The greatest figure from Bukhara, and possibly one of the most influential figures of Islamic civilisation is Imam Al-Bukhari born on 21 July 810 CE at Bukhara. He began at the age of ten to learn by heart the hadith (the sayings of Prophet Muhammad) and he seems to have been a precocious boy, for he is credited to have been able at an early age to correct his teachers.[32]He had a remarkable memory and his companions are said to have corrected hadith following what he recited by heart. At the age of sixteen he made his pilgrimage to Mecca. [33]He attended classes with the most famous teachers of hadith tradition at Mecca and Madina. Then he travelled to Egypt as a Talib al-Ilm and spent the next sixteen years, five of which were at Basra, wandering through all Asia, claiming to have heard tradition from over 1000 shaykhs.[34]He then returned to Bukhara where he died on 31 August 870 CE. His collection of tradition al-Djamii al-Sahih is a work which took him sixteen years to complete.[35]It is said that he selected his tradition from a mass of 600,000 and that he did not insert one tradition in the book without first washing and praying two raka'as.[36] To determine the reliability of a given tradition (hadith), the chain of transmission and the text were examined separately, although more attention was given to the individual transmitters and a seemingly reliable text was rejected because of a faulty chain of transmitters.[37]A perfect chain of transmission went back in uninterrupted succession to the Prophet (PBUH), each person, or link, in the chain actually heard the text from the person before him. [38]Multiple transmitters in each generation were desirable. Great focus was also placed on the personality of a particular transmitter, his reputation for integrity and piety and his capacity for transmitting accurately.[39]Sahih al-Bukhari is divided into 97 books with 3450 sections, including a total of 2760 hadiths, and contains only hadiths of the highest authenticity.[40]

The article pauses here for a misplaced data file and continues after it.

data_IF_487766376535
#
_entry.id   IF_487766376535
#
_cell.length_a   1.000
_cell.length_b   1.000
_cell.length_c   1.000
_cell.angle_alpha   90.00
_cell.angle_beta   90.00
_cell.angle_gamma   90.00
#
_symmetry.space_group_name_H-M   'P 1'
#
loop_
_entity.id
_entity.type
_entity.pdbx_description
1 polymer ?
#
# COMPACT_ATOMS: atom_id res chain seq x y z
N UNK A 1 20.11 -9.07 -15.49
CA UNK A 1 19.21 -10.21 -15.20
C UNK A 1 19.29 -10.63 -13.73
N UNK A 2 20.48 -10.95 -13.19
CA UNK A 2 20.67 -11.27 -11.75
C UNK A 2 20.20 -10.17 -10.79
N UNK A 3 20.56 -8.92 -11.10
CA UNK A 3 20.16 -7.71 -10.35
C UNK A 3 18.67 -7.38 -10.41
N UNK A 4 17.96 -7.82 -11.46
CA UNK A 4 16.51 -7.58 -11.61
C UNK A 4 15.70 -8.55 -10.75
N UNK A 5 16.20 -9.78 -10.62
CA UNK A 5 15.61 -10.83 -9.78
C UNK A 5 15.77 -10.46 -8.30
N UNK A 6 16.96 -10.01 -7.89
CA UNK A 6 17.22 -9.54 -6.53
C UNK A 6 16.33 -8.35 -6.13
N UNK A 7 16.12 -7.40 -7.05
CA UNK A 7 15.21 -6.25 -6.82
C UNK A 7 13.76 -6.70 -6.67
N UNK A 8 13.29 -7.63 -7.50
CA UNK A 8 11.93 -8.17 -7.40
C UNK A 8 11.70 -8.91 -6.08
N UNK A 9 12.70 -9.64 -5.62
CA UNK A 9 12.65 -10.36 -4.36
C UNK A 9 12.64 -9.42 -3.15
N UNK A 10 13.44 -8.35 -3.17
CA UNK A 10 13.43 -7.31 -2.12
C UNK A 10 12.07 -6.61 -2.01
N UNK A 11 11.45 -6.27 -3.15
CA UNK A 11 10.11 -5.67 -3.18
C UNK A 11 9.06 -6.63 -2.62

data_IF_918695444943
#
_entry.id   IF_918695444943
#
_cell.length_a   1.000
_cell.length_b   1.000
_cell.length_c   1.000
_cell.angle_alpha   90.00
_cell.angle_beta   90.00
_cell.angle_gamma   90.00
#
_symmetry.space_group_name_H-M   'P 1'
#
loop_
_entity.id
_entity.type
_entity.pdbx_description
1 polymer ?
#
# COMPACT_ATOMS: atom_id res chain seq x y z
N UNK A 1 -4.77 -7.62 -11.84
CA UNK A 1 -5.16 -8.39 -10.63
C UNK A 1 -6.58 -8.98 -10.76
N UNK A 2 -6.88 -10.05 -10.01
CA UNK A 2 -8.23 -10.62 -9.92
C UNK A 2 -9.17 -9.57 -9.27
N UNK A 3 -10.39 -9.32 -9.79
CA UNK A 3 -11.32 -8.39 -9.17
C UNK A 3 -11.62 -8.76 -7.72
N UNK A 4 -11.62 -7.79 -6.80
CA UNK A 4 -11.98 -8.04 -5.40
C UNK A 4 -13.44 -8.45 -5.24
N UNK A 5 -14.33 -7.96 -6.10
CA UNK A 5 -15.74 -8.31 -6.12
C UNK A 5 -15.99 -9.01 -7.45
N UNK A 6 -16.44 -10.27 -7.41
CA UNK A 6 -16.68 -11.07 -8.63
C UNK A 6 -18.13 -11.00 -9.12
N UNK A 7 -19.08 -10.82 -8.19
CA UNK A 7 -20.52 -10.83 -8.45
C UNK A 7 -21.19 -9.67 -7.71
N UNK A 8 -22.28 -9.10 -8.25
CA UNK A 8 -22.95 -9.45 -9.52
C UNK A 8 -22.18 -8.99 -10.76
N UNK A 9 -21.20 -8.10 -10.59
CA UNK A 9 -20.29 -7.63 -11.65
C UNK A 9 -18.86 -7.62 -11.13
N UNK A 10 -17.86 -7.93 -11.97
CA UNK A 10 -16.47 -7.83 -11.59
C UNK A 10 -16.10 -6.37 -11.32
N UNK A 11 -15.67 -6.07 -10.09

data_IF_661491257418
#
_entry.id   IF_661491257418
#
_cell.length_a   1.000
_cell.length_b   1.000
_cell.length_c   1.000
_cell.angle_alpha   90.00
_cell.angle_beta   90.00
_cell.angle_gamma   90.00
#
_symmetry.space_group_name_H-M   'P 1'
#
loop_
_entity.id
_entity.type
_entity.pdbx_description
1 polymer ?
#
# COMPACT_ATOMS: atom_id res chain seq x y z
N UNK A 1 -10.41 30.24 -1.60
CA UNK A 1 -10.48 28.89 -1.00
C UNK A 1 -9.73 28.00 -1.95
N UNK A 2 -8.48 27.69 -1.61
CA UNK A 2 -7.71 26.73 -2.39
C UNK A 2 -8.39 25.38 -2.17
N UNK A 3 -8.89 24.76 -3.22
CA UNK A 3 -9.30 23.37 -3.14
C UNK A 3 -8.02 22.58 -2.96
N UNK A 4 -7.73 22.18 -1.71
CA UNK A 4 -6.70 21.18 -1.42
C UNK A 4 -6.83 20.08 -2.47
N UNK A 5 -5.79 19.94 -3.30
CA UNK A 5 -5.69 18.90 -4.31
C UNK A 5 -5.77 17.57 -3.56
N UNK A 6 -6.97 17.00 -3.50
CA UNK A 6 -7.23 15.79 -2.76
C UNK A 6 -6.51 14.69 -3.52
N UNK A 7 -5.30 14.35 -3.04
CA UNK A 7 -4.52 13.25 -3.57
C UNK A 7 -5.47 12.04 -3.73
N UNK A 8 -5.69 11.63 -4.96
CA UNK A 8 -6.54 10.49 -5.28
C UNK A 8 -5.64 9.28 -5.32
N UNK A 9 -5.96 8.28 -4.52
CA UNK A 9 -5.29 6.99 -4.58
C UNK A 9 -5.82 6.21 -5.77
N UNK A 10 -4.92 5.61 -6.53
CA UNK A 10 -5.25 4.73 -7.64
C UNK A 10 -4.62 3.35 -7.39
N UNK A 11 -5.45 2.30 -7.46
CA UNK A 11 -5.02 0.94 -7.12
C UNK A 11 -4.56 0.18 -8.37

The greatest contribution of al-Bukhari other than his collection of the Hadith, is that he initiated a tradition, which was to mark Muslim civilisation, and to affect the whole of civilisation and modern science. This was his insistence on the need for rigour. Under Al-Bukhari's influence, Spectorsky insists, strict rules were developed for accurate copying of manuscripts of tradition collections.[41] He insisted that that all texts be reproduced exactly as heard and that doubts about accuracy, textual criticism, and particularly critical comments on content be relegated to glosses and ascribed to the individual collector.[42]Indeed, referencing today is the proof of accuracy and fidelity to the source, of trust and of advanced scholarship. Before Islam this had never existed in the history of humanity. It is al-Bukhari who set a precedent, and then, his scrupulous manner was followed by every scholar of Islam, often with the referencing being longer than the relevant fact or quotation. The scholars of Islam, followed the tradition, and whether it was Yaqut al-Hamawi, or Ibn Khaldun, or one of the many scientists, none would tolerate anything to enter in their work unless it was fully referenced and proved. Anything they were unsure of, they always rejected, anything not confirmed by reliable sources, they rejected. This is how modern scholarship built possibly the best method for scientific advance, and al-Bukhari's work is a symbol of this approach. His rigour flowed from his deep religious conviction and the dedication to seeking truth above all else which it inspires. This is another good example of how the faith of Islam, directly impacted on the rise of modern science and the scientific method.